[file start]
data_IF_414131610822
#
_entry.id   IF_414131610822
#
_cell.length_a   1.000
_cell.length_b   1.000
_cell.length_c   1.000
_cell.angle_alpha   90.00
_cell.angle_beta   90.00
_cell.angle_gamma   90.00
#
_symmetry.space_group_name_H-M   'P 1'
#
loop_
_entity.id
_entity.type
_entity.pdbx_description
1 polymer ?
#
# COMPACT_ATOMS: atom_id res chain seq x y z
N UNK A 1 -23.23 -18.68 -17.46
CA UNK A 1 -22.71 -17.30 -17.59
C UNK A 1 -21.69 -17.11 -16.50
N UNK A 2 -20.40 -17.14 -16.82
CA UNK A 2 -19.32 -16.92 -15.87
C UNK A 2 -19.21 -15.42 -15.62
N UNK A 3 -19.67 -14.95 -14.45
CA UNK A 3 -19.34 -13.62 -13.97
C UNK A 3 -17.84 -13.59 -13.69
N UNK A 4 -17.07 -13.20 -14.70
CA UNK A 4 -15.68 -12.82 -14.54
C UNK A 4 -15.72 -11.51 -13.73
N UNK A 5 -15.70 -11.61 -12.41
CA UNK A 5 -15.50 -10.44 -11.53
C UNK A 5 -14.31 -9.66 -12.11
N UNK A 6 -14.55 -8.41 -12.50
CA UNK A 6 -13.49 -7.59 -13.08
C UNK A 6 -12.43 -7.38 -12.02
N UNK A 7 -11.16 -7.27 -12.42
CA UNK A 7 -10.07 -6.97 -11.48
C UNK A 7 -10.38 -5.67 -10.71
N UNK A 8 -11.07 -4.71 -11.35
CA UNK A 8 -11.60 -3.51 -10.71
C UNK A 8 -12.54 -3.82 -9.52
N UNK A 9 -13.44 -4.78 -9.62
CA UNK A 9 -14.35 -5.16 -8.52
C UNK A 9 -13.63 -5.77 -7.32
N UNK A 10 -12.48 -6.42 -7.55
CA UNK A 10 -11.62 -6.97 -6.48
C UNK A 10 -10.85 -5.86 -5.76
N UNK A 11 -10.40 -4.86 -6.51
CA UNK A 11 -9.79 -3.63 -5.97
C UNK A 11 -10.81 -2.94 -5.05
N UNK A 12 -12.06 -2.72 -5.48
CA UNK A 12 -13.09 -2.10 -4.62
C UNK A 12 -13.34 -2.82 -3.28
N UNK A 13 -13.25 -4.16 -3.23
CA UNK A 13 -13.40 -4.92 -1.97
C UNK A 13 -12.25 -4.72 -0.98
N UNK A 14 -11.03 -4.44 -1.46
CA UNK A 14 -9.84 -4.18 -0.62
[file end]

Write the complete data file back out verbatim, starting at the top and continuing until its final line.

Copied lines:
data_IF_414131610822
#
_entry.id   IF_414131610822
#
_cell.length_a   1.000
_cell.length_b   1.000
_cell.length_c   1.000
_cell.angle_alpha   90.00
_cell.angle_beta   90.00
_cell.angle_gamma   90.00
#
_symmetry.space_group_name_H-M   'P 1'
#
loop_
_entity.id
_entity.type
_entity.pdbx_description
1 polymer ?
#
# COMPACT_ATOMS: atom_id res chain seq x y z
N UNK A 1 -23.23 -18.68 -17.46
CA UNK A 1 -22.71 -17.30 -17.59
C UNK A 1 -21.69 -17.11 -16.50
N UNK A 2 -20.40 -17.14 -16.82
CA UNK A 2 -19.32 -16.92 -15.87
C UNK A 2 -19.21 -15.42 -15.62
N UNK A 3 -19.67 -14.95 -14.45
CA UNK A 3 -19.34 -13.62 -13.97
C UNK A 3 -17.84 -13.59 -13.69
N UNK A 4 -17.07 -13.20 -14.70
CA UNK A 4 -15.68 -12.82 -14.54
C UNK A 4 -15.72 -11.51 -13.73
N UNK A 5 -15.70 -11.61 -12.41
CA UNK A 5 -15.50 -10.44 -11.53
C UNK A 5 -14.31 -9.66 -12.11
N UNK A 6 -14.55 -8.41 -12.50
CA UNK A 6 -13.49 -7.59 -13.08
C UNK A 6 -12.43 -7.38 -12.02
N UNK A 7 -11.16 -7.27 -12.42
CA UNK A 7 -10.07 -6.97 -11.48
C UNK A 7 -10.38 -5.67 -10.71
N UNK A 8 -11.07 -4.71 -11.35
CA UNK A 8 -11.60 -3.51 -10.71
C UNK A 8 -12.54 -3.82 -9.52
N UNK A 9 -13.44 -4.78 -9.62
CA UNK A 9 -14.35 -5.16 -8.52
C UNK A 9 -13.63 -5.77 -7.32
N UNK A 10 -12.48 -6.42 -7.55
CA UNK A 10 -11.62 -6.97 -6.48
C UNK A 10 -10.85 -5.86 -5.76
N UNK A 11 -10.40 -4.86 -6.51
CA UNK A 11 -9.79 -3.63 -5.97
C UNK A 11 -10.81 -2.94 -5.05
N UNK A 12 -12.06 -2.72 -5.48
CA UNK A 12 -13.09 -2.10 -4.62
C UNK A 12 -13.34 -2.82 -3.28
N UNK A 13 -13.25 -4.16 -3.23
CA UNK A 13 -13.40 -4.92 -1.97
C UNK A 13 -12.25 -4.72 -0.98
N UNK A 14 -11.03 -4.44 -1.46
CA UNK A 14 -9.84 -4.18 -0.62